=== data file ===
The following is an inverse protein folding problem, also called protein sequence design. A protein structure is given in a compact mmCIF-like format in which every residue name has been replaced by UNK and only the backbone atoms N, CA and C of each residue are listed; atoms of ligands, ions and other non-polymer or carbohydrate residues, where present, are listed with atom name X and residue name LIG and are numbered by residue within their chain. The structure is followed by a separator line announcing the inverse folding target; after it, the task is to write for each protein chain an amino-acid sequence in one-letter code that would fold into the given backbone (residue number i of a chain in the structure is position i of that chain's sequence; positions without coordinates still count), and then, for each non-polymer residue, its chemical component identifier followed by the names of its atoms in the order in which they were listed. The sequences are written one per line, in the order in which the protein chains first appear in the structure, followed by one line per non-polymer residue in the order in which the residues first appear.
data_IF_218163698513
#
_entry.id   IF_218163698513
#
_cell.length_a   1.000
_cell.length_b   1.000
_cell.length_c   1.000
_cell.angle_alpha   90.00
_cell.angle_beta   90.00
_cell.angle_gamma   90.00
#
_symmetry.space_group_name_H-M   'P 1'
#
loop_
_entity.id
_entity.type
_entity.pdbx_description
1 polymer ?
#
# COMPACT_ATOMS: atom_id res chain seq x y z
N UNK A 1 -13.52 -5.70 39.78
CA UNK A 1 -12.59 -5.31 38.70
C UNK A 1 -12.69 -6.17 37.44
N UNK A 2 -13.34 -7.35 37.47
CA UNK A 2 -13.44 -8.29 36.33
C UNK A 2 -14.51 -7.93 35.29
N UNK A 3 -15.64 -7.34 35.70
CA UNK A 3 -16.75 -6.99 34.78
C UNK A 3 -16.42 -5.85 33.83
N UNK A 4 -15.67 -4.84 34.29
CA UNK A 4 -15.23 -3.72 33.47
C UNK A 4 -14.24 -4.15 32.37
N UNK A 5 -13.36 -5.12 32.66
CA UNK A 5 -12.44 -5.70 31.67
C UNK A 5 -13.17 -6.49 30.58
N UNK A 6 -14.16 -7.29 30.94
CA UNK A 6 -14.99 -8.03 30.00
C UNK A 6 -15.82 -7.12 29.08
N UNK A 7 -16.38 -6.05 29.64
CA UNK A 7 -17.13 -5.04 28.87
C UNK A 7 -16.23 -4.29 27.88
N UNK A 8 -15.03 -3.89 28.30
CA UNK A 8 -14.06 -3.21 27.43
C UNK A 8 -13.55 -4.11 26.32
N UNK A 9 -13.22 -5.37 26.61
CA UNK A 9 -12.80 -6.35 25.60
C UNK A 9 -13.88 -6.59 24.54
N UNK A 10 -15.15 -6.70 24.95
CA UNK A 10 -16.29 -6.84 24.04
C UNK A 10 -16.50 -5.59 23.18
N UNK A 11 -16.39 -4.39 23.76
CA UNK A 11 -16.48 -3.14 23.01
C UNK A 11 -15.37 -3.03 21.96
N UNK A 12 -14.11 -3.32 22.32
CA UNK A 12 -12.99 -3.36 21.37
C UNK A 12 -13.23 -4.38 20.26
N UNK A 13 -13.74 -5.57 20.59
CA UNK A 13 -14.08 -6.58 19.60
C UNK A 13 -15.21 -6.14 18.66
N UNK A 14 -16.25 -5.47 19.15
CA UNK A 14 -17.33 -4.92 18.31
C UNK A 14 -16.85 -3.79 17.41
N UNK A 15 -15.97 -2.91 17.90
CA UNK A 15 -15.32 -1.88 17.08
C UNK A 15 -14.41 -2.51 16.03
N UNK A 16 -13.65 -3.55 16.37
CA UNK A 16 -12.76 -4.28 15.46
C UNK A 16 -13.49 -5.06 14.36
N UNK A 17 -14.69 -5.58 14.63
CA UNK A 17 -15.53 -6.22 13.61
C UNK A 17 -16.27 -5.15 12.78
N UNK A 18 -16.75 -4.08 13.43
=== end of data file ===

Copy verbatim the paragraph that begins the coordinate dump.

The following is an inverse protein folding problem, also called protein sequence design. A protein structure is given in a compact mmCIF-like format in which every residue name has been replaced by UNK and only the backbone atoms N, CA and C of each residue are listed; atoms of ligands, ions and other non-polymer or carbohydrate residues, where present, are listed with atom name X and residue name LIG and are numbered by residue within their chain. The structure is followed by a separator line announcing the inverse folding target; after it, the task is to write for each protein chain an amino-acid sequence in one-letter code that would fold into the given backbone (residue number i of a chain in the structure is position i of that chain's sequence; positions without coordinates still count), and then, for each non-polymer residue, its chemical component identifier followed by the names of its atoms in the order in which they were listed. The sequences are written one per line, in the order in which the protein chains first appear in the structure, followed by one line per non-polymer residue in the order in which the residues first appear.